• The tour is made possible by funding from a charitable foundation (which by the way is generous enough that we could bring our spouses along as well, whether they work for the college or not. Some folks did take advantage of this. Only reason the Better Half was not able to make this time is because she could not get time off. Having your spouse along, in addition to having that person be a participant, is that you both then go through the experience. It is not too easy coming back from something as immersive and intense as this and then talk about it at home if your spouse has no point of reference).
    • We must be mindful as we visit these places. 
    • We'll be making community on the journey. We might even sing. 

  •  Dr. Turley speaks to us briefly: 
    • She asks us to think about humanity. 
    • We must keep in mind that this trip would have been impossible and even illegal in the 1960s. We would not have been able to travel together. 

  • The program then begins with a meditation on words. For this meditation, we listen to Dr. Martin Luther King, Jr.'s "Acceptance Address for the Nobel Peace Prize." The speech took place December 10, 1964.  (The Nobel Prize site provides links to both a video and a transcript).
    • Dr. King asks why the movement received a prize for it is a movement that has not won peace yet. 
    • The prize recognizes that nonviolence is an answer. Nonviolence is not passivity; it is a moral force. 
    • Refuse to accept despair. Refuse to accept the cynical notion that nations have to sink into war and nuclear annihilation. 
    • What self-centered men have torn down, centered men will build up. 

(Dr. Gerald Smith, the first presenter, arrived late, so the presentations of the day were done in different order. My notes reflect the order in which they actually took place)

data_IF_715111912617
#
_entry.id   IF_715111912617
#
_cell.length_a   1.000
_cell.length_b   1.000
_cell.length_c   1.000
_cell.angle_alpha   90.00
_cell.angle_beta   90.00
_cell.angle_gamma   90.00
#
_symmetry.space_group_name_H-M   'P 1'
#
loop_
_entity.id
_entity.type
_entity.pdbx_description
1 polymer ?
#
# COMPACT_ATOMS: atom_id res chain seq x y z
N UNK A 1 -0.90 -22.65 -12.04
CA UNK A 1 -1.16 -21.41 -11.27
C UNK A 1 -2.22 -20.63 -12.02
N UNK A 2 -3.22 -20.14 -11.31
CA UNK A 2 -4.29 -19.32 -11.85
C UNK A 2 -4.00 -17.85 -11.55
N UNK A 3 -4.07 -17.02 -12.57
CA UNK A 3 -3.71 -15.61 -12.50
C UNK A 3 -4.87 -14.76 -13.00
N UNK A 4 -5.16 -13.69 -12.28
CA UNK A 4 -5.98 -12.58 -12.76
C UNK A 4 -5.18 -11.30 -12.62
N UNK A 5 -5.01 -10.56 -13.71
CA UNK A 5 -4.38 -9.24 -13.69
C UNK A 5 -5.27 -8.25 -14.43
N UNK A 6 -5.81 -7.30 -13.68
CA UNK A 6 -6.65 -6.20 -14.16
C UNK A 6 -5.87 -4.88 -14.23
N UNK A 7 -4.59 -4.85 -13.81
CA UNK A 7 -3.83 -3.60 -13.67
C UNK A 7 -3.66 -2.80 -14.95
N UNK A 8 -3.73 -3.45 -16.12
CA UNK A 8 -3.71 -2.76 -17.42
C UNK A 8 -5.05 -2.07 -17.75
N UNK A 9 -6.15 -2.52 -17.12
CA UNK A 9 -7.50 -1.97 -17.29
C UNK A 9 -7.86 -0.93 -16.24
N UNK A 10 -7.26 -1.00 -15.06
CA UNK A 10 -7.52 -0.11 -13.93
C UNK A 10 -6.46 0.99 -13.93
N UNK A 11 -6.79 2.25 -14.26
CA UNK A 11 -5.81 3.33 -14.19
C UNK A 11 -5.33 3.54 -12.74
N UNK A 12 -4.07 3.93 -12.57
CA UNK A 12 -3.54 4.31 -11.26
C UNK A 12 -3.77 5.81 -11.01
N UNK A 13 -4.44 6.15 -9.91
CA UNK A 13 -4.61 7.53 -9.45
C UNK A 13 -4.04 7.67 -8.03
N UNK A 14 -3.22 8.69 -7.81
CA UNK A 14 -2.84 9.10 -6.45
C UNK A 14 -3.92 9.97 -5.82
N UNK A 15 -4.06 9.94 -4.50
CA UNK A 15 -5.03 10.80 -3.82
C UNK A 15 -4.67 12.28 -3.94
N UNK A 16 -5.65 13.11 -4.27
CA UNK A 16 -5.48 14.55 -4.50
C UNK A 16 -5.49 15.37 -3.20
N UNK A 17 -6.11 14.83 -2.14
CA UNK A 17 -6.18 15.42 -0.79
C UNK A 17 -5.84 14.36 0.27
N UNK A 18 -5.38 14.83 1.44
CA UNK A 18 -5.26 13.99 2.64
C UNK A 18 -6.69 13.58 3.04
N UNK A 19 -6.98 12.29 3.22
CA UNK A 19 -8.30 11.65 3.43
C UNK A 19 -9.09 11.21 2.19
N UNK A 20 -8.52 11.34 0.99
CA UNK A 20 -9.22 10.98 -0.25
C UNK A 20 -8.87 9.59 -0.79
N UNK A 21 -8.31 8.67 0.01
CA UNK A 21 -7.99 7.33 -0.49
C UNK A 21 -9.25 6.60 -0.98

• Dr. Dwayne Mack, Associate Professor of History at Berea College and Carter G. Woodson Chair in African American History presented on "Berea College and the Civil Rights Movement."  (By the way, Dr. Mack can be found on Twitter. His handle there is @MFCBook).  He gives some preliminary observations and then moves into the topic.
    • He reminds us and himself that he is a man, a son. (This is referential too to the Memphis Sanitation Workers Strike of 1968 in Memphis, Tennessee; link goes to King Papers project out of Stanford. More on this later as Memphis is a stop on this tour. Additional link to a photo of the strike. Additionally, this online exhibit on the strike may be of interest as well, out of Wayne State).
    • He speaks about the search of identity and overcoming obstacles as a faculty member of color. 
    •  Building relationships is important. As a young man, Dr. Mack socialized with black and brown people. Then, he went to Pullman, Washington for graduate school. "Talk about being the only black person." It was a growth experience. Coming to Berea was and is a time of growth and adjustment. Faculty of color don't network as other white people do; it is often informal networking. 
    • So why does a guy from New York City projects stay in a place like Berea, Kentucky? He is growing as a human being. You take each person individually for any person can become your brother or sister. You develop relationships with people. (For me, as, most likely, the only Puerto Rican in our faculty, this is a valuable lesson and reminder as well. I also continue to grow as a human being in my professional and personal journey). 
    • Dr. Mack has faith that we can all grow and learn from each other. If we learn more about history, how people came together to overcome injustice and oppression, then we can grow together. 
    • Building relationships sustains. 
    • He invites us to ask ourselves why are taking this trip? It is important not just to engage the past to also engage with those who went with us and were engaged then.